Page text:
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Do provisional estimates of output miss economic turning points?

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  • Karen E. Dynan
  • Douglas W. Elmendorf

Abstract

Initial estimates of aggregate output and its components are based on very incomplete source data, so they may not fully capture shifts in economic conditions. In particular, if those estimates are based partly on trends in preceding quarters, provisional estimates may overstate activity when actual output is decelerating and understate it when actual output is accelerating. We examine this issue using the Real Time Data Set for Macroeconomists, which contains contemporaneous estimates of GNP or GDP and its components beginning in the late 1960s, as well as financial-market information and other data. We find that provisional estimates tend to partially miss accelerations and decelerations. We also consider whether better use of contemporaneous data could improve the quality of provisional estimates. We find that provisional estimates do not represent optimal forecasts of the current estimates, but that the improvement in forecast quality from including additional data appears to be quite small.

Suggested Citation

  • Karen E. Dynan & Douglas W. Elmendorf, 2001. "Do provisional estimates of output miss economic turning points?," Finance and Economics Discussion Series 2001-52, Board of Governors of the Federal Reserve System (U.S.).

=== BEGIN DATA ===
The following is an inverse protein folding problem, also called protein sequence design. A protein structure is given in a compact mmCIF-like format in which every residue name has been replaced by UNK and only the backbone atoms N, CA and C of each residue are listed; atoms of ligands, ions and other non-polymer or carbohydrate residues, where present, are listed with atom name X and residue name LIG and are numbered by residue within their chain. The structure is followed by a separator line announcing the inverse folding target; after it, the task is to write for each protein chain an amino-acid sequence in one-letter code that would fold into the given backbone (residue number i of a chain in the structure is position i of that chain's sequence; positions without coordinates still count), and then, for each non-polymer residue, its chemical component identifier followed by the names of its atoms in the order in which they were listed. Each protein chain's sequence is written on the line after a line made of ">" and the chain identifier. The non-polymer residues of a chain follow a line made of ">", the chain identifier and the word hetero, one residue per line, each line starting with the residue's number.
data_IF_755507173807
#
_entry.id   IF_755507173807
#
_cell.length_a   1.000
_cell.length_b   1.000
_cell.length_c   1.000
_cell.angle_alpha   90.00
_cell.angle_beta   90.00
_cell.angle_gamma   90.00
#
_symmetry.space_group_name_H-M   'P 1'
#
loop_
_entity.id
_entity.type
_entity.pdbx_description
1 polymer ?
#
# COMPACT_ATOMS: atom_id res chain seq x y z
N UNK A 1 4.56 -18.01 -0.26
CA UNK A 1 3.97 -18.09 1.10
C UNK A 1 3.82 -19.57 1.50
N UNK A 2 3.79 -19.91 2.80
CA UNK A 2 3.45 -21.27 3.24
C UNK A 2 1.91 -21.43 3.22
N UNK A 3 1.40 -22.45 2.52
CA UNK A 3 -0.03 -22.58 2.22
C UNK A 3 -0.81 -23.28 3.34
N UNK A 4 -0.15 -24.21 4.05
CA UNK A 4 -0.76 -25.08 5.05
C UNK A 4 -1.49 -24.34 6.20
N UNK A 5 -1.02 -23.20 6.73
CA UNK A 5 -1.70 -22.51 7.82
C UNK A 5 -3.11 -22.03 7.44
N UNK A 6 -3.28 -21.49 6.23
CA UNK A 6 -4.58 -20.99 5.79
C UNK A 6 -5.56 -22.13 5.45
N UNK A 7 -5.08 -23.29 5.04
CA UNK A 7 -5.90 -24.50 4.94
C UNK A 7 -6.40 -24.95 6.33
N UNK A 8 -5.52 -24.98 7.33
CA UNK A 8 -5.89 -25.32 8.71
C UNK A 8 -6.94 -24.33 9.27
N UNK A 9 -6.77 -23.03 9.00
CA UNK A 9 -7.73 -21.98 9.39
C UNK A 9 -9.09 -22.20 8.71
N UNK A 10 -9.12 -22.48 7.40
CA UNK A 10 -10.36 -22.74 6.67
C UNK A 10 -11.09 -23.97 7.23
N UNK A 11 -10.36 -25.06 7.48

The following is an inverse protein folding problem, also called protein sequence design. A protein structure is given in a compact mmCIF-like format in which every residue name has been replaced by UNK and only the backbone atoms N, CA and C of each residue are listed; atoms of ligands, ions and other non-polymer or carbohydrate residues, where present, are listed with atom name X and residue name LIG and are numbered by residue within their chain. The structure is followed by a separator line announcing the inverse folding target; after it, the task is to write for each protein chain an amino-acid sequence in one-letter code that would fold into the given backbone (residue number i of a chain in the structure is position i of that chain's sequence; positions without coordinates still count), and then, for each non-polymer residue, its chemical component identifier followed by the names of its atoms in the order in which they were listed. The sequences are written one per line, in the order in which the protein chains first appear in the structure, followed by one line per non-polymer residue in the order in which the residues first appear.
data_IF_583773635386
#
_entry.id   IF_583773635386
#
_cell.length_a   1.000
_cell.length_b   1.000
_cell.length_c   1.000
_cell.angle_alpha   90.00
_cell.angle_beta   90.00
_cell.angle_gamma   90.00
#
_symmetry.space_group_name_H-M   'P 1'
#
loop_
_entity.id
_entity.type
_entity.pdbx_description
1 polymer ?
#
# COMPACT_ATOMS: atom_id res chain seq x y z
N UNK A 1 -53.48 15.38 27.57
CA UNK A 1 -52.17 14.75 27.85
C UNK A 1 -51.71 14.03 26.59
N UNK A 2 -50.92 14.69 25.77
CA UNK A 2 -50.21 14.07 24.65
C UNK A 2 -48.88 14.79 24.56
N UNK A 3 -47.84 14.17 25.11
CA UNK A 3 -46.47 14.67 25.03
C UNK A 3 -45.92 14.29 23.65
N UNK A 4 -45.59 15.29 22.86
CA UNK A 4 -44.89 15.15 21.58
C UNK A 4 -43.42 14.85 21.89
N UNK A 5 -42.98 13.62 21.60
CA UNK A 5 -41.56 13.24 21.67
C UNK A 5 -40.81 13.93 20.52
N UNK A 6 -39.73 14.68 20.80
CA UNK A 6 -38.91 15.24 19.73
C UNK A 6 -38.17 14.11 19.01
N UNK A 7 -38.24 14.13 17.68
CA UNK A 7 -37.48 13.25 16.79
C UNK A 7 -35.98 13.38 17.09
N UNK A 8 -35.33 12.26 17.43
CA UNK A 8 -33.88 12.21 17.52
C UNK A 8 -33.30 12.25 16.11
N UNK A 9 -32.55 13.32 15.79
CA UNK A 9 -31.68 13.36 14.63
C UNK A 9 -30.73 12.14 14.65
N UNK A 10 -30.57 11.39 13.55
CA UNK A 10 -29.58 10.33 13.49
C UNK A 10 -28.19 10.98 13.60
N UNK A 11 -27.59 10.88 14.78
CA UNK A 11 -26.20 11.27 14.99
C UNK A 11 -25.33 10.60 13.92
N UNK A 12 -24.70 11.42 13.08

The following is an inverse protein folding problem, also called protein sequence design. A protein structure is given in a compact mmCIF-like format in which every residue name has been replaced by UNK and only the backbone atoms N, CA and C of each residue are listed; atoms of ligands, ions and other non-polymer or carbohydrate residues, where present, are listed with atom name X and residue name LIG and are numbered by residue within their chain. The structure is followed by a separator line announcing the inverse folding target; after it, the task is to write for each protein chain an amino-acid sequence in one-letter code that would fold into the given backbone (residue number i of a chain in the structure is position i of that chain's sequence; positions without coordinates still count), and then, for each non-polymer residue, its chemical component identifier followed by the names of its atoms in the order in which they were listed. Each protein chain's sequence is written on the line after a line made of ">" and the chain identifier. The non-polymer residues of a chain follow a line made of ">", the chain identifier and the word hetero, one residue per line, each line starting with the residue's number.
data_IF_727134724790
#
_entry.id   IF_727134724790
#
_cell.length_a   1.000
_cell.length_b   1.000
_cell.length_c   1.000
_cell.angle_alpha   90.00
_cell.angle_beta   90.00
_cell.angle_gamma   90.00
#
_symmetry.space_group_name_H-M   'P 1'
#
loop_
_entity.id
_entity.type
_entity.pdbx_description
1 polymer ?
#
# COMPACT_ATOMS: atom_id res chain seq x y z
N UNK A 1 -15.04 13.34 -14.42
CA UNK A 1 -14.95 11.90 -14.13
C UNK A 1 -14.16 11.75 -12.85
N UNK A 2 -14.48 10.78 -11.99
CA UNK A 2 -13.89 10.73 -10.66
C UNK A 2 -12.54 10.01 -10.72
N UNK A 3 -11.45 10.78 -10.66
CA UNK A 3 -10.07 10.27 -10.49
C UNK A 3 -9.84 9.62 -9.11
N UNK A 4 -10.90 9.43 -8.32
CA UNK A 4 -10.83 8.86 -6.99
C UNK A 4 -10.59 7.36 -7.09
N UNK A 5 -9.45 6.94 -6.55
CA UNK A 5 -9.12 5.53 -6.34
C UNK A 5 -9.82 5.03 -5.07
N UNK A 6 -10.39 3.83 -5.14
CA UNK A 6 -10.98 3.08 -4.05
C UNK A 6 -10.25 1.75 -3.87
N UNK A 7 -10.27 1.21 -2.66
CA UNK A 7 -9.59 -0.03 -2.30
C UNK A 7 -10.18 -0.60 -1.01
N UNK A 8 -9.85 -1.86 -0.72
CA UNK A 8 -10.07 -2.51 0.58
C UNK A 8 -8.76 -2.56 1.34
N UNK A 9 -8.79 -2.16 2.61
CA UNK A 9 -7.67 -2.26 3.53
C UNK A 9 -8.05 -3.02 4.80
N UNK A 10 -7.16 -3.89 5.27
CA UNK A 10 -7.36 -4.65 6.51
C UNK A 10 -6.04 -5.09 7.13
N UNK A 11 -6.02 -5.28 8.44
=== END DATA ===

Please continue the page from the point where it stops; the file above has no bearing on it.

• Handle: RePEc:fip:fedgfe:2001-52
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    References listed on IDEAS

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    Cited by:

    1. Sinclair, Tara M. & Joutz, Fred & Stekler, H.O., 2010. "Can the Fed predict the state of the economy?," Economics Letters, Elsevier, vol. 108(1), pages 28-32, July.
    2. Sinclair, Tara M., 2019. "Characteristics and implications of Chinese macroeconomic data revisions," International Journal of Forecasting, Elsevier, vol. 35(3), pages 1108-1117.
    3. Jeremy J. Nalewaik, 2008. "Lack of signal error (LoSE) and implications for OLS regression: measurement error for macro data," Finance and Economics Discussion Series 2008-15, Board of Governors of the Federal Reserve System (U.S.).
    4. Eicher, Theo S. & Kuenzel, David J. & Papageorgiou, Chris & Christofides, Charis, 2019. "Forecasts in times of crises," International Journal of Forecasting, Elsevier, vol. 35(3), pages 1143-1159.
    5. Sinclair, Tara M. & Stekler, H.O., 2013. "Examining the quality of early GDP component estimates," International Journal of Forecasting, Elsevier, vol. 29(4), pages 736-750.
    6. Vázquez, Jesús & María-Dolores, Ramón & Londoño, Juan M., 2012. "The Effect of Data Revisions on the Basic New Keynesian Model," International Review of Economics & Finance, Elsevier, vol. 24(C), pages 235-249.
    7. M. Mogliani & T. Ferrière, 2016. "Rationality of announcements, business cycle asymmetry, and predictability of revisions. The case of French GDP," Working papers 600, Banque de France.
    8. Juan Bógalo & Pilar Poncela & Eva Senra, 2021. "Circulant Singular Spectrum Analysis to Monitor the State of the Economy in Real Time," Mathematics, MDPI, vol. 9(11), pages 1-17, May.